Mia: Shaken Not Stirred


The true life stories of a NYC female.

Sunday, February 04, 2007

Candy


My mother was reduced to a five year old today when she spotted a box of Good and Plenty candy on my father’s night table. She was frozen in her tracks and immediately transported back to the 60’s and kindergarten, “Oh man GOOD and PLENTY! Honey where did you find these?!!” she took a couple of the pink and white candies and then launched into the good and plenty jingle... a jingle that’s been around since the dinosaurs walked the earth….”
“Once upon a time there was an engineer
Choo Choo Charlie was his name, we hear.
He had an engine and he sure had fun
He used Good & Plenty candy to make his train run.
Charlie says, "Love my Good & Plenty!"
Charlie says, "Really rings my bell!"
Charlie says, "Love my Good & Plenty!"
Don't know any other candy that I love so well!”


I was amazed that this woman remembered all the words to the jingle mind you this lady has been known to mess up on her own children’s name… when we correct her she responds with “ ayyyy please you know your freaking name”. The shared childhood memory of that licorice candy made her and my dad reminisce on some of their favorite candies as children. I sat back and listened in on their conversation and watched them be taken back to a simpler time in their lives….


Candy Necklaces :
Mom: Oh man remember how nasty they’d get on a hot summer day?! I remember I’d put on a necklace and a bracelet on before heading into central park to go bike riding with my mom everyday. By the time we’d get over to the west side the my neck and wrist were looking like a surrealist painting! Your neck would be all all sticky from the necklace and dirty thank you very much.

Dad: Yeah but you’d still suck on the thing and your friends would take bites out of it! Man thinking about it now . Those things were kind of disgusting!

Mom: It’s a miracle we made it out of childhood alive man.



PEZ candy and dispensers…

Dad: I loved those! I had all different kinds, superheroes and what not.

Mom: For some odd reason my dad would always get me the Popeye or Olive Oil one. I didn’t like the candies too much I just liked the way they shot out of the dispenser.

Dad: I loved the candies! I used to run down to wool worth’s everyday and by the refills for my dispensers. Remember when Mia was little she hated them? She used to bite into grind them with her teeth and spit them out.

Mia: I hated them so did Caity, we loved the dispensers though! Remember I had the Muppets, Caity had a Pebbles one and Stevie had the ninja turtles.


Razzles…

Dad: Oh yeah who can forget those? They were a candy and a gum! They were banned in my school because the altar boys got in the habit of sticking the gum under the altar at church.

Mom: Hun weren’t you an altar boy?

Dad: Yup for like 8 years.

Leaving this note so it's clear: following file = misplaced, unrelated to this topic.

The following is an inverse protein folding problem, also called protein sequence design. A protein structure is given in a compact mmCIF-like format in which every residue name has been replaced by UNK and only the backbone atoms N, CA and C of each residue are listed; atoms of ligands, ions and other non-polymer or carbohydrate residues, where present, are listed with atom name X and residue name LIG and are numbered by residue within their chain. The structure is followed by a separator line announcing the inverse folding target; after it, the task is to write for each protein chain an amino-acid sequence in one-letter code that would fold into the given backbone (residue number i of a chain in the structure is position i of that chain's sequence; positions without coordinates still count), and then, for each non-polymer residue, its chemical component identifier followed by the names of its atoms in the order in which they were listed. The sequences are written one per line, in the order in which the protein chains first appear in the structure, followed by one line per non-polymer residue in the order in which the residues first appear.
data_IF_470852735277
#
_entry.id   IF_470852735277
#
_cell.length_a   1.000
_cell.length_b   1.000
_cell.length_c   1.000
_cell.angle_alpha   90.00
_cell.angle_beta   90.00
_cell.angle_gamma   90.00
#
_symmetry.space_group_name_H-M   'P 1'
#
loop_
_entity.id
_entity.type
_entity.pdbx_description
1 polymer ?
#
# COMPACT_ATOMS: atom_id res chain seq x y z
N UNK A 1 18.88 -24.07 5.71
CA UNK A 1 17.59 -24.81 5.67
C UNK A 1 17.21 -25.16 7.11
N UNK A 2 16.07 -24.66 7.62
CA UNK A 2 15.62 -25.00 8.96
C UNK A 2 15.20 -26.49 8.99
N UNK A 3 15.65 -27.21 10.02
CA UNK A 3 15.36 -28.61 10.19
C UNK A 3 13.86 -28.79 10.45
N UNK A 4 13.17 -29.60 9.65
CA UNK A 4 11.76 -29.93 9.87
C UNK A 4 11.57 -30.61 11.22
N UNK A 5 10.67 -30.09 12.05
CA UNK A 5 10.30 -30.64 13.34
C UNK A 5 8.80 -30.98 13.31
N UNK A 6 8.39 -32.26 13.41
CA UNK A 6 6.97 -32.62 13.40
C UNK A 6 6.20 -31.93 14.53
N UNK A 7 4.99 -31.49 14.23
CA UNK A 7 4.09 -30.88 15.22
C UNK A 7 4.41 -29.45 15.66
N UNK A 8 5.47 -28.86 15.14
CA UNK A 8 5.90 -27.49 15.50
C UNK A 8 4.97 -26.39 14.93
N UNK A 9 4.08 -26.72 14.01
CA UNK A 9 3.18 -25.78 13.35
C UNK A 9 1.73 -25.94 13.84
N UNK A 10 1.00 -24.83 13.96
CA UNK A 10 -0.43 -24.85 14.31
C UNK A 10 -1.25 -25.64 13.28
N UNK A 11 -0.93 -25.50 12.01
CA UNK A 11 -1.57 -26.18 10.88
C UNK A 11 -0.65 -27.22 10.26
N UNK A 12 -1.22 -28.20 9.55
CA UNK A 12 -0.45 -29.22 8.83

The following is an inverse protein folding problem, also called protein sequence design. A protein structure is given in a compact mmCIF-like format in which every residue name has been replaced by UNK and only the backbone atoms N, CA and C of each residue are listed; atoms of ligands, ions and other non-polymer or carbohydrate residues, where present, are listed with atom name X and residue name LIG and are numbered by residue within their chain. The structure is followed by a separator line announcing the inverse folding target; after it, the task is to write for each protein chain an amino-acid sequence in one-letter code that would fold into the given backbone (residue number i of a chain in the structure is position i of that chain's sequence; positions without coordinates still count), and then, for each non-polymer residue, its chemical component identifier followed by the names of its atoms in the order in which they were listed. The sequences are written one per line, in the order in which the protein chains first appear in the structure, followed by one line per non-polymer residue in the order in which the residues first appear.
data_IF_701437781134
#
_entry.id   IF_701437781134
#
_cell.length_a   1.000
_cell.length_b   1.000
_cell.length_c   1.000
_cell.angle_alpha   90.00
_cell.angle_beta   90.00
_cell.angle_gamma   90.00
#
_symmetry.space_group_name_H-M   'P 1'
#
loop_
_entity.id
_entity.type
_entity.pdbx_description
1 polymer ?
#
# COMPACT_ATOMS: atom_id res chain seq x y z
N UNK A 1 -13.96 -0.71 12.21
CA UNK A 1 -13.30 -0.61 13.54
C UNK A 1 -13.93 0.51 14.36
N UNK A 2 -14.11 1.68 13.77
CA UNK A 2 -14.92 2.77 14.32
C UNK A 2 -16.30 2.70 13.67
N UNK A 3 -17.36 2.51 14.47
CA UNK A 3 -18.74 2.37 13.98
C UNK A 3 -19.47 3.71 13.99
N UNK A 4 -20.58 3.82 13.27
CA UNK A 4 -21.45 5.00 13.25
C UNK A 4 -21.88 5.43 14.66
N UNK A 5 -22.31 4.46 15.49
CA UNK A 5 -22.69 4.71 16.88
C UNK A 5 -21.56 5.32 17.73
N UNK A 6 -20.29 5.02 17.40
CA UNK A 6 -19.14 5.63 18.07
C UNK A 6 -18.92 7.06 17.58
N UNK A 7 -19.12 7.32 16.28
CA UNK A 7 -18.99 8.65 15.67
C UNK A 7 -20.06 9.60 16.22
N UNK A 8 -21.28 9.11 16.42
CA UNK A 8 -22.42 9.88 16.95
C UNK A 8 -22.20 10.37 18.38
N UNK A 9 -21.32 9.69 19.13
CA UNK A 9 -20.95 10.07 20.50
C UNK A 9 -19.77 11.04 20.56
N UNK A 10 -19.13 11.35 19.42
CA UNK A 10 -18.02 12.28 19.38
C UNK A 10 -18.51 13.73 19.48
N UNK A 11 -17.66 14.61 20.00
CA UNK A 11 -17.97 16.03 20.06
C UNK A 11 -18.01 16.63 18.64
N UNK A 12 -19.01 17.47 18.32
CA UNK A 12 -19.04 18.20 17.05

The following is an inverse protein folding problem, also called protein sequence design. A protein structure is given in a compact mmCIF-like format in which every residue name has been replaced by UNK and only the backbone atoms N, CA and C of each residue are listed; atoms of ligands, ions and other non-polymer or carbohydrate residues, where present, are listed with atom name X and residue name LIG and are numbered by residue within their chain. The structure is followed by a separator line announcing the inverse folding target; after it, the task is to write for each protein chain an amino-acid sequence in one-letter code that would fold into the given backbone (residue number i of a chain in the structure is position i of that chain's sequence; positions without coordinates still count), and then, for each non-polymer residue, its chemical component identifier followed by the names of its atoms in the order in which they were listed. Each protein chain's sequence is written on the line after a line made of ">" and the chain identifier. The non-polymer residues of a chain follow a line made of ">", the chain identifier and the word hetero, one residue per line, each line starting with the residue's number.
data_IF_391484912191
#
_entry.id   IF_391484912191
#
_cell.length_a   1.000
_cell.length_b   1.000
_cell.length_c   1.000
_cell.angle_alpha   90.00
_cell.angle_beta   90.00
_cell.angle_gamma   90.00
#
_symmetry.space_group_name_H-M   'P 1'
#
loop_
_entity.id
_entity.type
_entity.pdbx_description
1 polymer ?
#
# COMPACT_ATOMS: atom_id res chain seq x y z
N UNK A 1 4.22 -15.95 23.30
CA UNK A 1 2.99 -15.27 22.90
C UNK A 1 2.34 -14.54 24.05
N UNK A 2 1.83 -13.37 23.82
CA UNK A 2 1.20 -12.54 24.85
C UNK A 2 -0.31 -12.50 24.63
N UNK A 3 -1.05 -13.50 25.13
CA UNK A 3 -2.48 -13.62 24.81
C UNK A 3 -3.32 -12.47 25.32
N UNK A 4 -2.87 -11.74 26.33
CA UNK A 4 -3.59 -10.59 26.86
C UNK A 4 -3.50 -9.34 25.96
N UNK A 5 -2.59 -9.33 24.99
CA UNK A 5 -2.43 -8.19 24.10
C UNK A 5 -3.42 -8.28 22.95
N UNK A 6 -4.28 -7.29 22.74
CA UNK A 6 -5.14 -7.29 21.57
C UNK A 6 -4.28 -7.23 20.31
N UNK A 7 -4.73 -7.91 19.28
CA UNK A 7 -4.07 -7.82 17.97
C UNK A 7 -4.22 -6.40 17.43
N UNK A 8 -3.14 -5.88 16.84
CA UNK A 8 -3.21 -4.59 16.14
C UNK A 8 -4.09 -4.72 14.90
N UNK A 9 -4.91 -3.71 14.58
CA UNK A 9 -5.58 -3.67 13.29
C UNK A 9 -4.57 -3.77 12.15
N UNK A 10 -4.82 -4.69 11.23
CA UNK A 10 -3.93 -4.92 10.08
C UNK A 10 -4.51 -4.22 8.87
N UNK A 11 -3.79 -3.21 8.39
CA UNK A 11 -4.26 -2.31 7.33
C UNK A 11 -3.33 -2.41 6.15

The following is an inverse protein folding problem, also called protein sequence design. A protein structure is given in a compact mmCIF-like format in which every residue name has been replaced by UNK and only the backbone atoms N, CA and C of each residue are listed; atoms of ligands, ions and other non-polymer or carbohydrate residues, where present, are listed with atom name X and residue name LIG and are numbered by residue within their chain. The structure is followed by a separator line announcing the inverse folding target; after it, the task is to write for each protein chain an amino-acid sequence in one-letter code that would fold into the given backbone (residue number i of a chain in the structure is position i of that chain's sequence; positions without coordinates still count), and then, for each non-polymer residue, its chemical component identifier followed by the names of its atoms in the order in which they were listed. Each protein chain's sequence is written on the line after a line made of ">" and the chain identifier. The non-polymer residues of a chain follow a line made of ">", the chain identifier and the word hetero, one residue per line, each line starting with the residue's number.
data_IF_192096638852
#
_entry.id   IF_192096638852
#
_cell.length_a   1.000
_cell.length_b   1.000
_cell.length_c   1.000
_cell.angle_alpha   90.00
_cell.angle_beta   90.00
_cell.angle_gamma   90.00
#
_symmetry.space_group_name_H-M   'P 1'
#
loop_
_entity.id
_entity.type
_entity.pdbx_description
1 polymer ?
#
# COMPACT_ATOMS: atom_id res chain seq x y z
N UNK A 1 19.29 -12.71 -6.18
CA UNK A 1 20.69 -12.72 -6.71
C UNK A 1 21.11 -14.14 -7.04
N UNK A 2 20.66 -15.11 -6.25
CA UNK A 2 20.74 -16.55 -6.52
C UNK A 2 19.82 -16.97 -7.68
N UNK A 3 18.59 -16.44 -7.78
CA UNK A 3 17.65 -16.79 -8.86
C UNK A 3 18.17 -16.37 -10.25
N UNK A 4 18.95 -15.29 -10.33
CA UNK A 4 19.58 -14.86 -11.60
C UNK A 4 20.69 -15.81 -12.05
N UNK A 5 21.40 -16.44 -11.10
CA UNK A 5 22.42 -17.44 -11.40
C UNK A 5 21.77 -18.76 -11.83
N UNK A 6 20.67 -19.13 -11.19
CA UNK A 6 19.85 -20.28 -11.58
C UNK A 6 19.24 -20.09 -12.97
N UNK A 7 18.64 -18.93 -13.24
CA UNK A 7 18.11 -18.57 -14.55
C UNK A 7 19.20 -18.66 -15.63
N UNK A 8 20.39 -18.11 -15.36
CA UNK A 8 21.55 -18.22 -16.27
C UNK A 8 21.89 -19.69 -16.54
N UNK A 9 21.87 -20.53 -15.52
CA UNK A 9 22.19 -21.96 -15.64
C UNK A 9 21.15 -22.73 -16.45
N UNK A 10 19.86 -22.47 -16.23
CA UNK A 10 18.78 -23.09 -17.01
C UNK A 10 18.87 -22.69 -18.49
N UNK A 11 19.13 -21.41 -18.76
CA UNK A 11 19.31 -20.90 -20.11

Mom: Now honestly hun who stuck the gum under the altar at church?

Dad: Me.

Mom: I thought so. You’re too cute.

Dad: what about you?

Mom: My clearest memory of razzles would have to be me and my cousins 15 deep back in Park Slope sitting all over the stoop of my grandmother’s brownstone sharing packets of razzles with each other.


Latino Candy

Dad: What about the pilones (lollipops) with the jonjoli (sesame) seeds in them?

Mom: Ayyyyy and the dulce de coco, dulce de leche bars.

Dad: ah si and the black coconut and guava paste thingies. Oh and those sesame seed bars!

Mom: I can’t front I didn’t like the guava and pineapple paste bars but I loved everything else. I remember the white kids in the hood would stare at me and my cousins as if we were eating moose balls every time we came out of pompo’s with a bag of Latino candy.

Dad: I forgot you grew up in a white neighborhood. Poor kid you had to suffer for a limbe eh?

Mom: Na man my grandmother,and the house keeper used to keep us in limbe for days when the summer months came.

Dad: Nena what’s a Pompo’s?

Mom: Pompo’s was the only grocery store in Park Slope that carried Spanish specialty items at the time.



They spoke of Swedish fishes, wax lips, gum cigars, candy cigarettes, mary janes, little wax bottles filled with colorful liquids, gold foil wrapped chocolate coins, chunky’s, chocolate ice cubes, licorice strings that were several feet long, candy lipsticks, Choward’s violet gum and candies which were originally meant for smokers but kids loved them too. They let out a very unique sweet smell that was recognized by everyone even if they didn’t see the packaging.

Talking about the candy from back in the day triggered memories of their childhood during the Vietnam area. My mom recalled when she moved back to the upper west side and her reaction to seeing so many African-Americans and being shocked the first time she saw a group of bare footed hippies chilling in Central Park. My father recalled the Vietnam vets that returned back to the projects from the war hooked on heroin or so traumatized by what they had seen out there they were barely able to function. They spoke of how they saw everything around them involving the Latino community changing. How the generation of Latino and Black college kids were changing things in New York in their community and how they were mesmerized by it all.

As my dad poured a few Good and Plenty’s into my moms hand she confided to him that she didn’t know why seeing the familiar pink and black box of Good and Plenty had made her so happy because she didn’t even like the candy when she was a kid. He told her had the same reaction when he saw the familiar box despite the fact that as kid he wasn’t too fond of them either. I don’t think it was so much the familiar box of candy that had made them so happy it was the accompanying wave of nostalgia that it made them feel.

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Posted by @ 3:37 AM
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